8. Pet dishes of water and food should be relocated to a spot where they will not get kicked accidentally. Water provides the perfect setting for falls or slips that can cause an accident. Cat boxes and pet beds should be clean and fresh and out of sight if possible. Those that don’t appreciate pets as much as you, will be turned off to pet “evidence.”

9. Junior’s bedroom posters of rock groups to minimize the true picture of the room. Limit the “artwork” to 1 or 2 posters and promise him that he can resurrect the rest at his next destination.

10. Bathroom grouts must look like new. Bleaching can take care of some of the problems, but it’s worth the money to have a professional tile person patch and regrout problem areas. This is not a good time to try extensive grouting yourself. Often times amateur attempts convey the problem more than it is. Shower tracks from doors should glisten, along with the mirrors. Remove prescription bottles, pills, old toothbrushes, and worn towels. This room should get the most attention and look its best at all times. Dated colors in sinks can be replaced for generally a low investment and can render a much-updated feeling when a yesteryear color is no longer an objection. Remove old moldy shower curtains and limit shampoos to a few.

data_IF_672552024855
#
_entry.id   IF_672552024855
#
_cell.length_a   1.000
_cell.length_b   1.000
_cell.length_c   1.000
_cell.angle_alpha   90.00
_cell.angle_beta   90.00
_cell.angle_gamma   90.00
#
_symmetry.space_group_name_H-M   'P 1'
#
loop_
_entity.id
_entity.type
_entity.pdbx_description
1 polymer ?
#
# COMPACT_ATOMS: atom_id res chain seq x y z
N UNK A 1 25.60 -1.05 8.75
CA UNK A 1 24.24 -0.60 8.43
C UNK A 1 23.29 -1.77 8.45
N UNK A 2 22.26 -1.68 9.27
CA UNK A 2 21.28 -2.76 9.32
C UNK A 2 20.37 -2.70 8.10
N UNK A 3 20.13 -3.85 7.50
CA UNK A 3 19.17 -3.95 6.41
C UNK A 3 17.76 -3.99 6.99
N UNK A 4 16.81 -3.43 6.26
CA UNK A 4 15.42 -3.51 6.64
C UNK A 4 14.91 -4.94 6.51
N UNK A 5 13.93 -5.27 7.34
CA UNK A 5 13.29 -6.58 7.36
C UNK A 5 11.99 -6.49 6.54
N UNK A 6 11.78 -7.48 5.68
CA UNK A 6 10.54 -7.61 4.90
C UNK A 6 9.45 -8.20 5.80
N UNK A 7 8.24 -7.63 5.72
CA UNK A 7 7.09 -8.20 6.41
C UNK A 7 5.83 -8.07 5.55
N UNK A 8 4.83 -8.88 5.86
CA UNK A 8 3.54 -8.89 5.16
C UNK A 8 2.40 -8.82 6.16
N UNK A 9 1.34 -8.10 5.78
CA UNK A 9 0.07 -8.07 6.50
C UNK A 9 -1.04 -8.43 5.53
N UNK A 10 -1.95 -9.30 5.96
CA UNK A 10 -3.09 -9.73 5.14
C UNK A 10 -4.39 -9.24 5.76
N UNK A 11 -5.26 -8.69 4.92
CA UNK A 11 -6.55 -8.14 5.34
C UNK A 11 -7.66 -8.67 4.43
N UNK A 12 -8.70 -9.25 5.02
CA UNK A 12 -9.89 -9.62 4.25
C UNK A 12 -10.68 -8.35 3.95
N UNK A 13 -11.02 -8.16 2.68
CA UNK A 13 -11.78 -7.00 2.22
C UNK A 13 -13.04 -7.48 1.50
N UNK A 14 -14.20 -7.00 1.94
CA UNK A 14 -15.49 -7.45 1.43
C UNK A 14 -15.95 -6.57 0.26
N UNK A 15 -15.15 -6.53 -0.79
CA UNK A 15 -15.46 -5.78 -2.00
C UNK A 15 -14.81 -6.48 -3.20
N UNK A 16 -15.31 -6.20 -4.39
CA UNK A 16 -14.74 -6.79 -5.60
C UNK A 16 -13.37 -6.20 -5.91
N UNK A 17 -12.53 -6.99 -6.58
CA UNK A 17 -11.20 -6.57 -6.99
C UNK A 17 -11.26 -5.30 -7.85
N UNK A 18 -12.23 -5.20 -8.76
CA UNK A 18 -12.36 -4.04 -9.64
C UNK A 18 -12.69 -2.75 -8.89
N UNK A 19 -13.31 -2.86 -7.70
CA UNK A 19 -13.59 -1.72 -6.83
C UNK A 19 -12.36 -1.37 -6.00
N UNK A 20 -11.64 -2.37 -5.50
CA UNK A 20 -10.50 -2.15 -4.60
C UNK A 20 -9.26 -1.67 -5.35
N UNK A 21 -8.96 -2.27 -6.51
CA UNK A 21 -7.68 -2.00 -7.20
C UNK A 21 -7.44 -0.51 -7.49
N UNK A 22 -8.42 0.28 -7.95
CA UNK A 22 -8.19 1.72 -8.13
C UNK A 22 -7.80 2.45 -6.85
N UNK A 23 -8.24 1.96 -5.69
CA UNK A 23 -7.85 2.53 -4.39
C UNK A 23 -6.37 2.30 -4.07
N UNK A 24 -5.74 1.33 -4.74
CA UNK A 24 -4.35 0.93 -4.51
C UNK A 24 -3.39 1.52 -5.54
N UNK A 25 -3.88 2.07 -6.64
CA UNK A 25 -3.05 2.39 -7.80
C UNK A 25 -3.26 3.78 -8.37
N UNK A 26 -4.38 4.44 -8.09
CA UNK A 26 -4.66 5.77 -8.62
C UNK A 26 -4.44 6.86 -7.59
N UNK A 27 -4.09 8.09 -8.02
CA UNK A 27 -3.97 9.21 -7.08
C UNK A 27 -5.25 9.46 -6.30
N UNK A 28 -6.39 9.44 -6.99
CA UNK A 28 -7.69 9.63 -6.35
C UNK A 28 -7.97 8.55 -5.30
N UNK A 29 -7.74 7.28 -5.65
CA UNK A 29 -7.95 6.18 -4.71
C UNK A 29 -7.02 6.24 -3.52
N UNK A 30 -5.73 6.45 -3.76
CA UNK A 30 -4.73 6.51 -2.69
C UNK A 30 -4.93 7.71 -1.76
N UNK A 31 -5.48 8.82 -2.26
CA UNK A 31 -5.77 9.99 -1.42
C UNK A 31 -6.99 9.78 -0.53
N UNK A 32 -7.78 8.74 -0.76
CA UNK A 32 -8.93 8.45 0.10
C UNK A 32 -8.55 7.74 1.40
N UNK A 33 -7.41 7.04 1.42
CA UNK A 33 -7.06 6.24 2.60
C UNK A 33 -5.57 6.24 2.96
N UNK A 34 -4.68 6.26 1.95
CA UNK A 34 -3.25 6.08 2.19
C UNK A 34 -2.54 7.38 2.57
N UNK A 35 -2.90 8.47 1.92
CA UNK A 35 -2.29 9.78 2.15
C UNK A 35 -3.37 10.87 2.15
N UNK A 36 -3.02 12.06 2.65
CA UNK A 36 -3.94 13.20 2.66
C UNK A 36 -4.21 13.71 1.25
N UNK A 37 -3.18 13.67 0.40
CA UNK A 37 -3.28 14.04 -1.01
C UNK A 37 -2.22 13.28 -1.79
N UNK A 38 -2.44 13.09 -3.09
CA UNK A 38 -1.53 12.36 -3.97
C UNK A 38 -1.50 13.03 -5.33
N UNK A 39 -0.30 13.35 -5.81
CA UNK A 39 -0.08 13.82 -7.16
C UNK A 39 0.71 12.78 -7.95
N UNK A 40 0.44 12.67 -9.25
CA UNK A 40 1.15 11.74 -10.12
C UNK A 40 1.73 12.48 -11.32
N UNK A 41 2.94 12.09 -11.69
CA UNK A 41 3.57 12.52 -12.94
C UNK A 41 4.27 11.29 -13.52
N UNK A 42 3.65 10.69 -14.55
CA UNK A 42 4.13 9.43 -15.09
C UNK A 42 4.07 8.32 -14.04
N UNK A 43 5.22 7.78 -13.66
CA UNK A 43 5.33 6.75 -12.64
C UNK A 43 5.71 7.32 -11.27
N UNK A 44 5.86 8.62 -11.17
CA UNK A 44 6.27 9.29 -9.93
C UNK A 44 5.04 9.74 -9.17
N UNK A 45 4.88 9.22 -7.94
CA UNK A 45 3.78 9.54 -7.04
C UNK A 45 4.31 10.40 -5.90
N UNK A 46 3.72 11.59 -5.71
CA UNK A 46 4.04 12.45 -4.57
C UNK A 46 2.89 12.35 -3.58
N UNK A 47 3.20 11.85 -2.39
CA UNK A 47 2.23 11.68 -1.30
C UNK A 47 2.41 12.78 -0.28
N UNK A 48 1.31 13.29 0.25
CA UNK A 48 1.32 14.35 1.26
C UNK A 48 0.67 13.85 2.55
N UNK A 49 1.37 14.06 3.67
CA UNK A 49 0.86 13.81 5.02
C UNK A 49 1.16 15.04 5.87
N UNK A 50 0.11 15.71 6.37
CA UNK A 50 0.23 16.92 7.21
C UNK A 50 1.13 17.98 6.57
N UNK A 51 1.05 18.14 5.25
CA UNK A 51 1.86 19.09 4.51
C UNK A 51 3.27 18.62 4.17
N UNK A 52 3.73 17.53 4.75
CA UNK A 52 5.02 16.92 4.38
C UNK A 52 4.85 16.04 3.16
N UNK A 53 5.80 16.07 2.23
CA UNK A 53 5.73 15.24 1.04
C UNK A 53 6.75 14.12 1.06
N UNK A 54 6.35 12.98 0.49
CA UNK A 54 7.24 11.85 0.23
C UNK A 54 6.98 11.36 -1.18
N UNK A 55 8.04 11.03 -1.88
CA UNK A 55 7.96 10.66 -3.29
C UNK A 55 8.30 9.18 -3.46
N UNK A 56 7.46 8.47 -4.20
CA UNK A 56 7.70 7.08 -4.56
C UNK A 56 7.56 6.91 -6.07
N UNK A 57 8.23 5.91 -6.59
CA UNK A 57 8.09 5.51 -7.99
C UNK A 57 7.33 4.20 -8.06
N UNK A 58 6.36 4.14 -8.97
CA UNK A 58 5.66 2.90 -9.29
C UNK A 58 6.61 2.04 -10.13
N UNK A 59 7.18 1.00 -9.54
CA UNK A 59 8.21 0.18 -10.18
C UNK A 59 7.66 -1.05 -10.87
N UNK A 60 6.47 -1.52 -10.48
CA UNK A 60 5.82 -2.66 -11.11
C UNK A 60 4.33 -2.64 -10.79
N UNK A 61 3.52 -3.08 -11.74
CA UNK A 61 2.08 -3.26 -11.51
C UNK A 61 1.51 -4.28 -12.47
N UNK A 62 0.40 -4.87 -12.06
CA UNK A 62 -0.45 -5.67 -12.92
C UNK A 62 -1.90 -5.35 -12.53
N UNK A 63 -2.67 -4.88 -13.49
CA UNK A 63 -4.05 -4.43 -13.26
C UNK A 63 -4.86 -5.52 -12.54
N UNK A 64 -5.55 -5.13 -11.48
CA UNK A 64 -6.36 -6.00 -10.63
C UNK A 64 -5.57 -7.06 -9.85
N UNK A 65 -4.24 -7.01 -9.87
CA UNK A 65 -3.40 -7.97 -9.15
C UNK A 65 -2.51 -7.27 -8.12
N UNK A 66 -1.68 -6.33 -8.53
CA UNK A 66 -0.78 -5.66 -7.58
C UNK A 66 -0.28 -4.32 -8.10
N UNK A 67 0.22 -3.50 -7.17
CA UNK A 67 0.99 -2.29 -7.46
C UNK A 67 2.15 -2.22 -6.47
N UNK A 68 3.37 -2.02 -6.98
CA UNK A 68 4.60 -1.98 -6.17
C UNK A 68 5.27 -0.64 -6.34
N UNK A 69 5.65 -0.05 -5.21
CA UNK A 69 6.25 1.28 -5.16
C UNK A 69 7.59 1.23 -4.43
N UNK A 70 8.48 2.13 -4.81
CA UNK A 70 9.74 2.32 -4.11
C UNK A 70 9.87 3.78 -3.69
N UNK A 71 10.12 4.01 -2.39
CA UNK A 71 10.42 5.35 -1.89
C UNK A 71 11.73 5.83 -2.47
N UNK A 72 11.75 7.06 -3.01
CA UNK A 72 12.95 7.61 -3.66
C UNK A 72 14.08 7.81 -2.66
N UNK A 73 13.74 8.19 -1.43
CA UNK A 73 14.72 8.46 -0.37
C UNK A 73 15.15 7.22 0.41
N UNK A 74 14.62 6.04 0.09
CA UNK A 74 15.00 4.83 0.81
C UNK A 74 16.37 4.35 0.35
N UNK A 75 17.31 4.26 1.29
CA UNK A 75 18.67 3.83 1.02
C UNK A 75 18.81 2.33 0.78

Source: https://realtytimes.com/consumeradvice/sellersadvice/item/1022397-the-power-of-staging-your-home-to-sell?rtmpage=null

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Why You Need a Professional on Your Team When Buying a Home

Many people wonder whether they should hire a real estate professional to assist them in buying their dream homes or if they should first try to go through the buying process on their own. In today’s market: you need an experienced professional!

You Need an Expert Guide If You Are Traveling a Dangerous Path

The field of real estate is loaded with landmines; you need a true expert to guide you through the dangerous pitfalls that currently exist. Finding a home that is priced appropriately and is ready for you to move into can be tricky. An agent listens to your wants and needs, and can sift through the homes that do not fit within the parameters of your “dream home.”

A great agent will also have relationships with mortgage professionals and other experts that you will need in order to secure your dream home.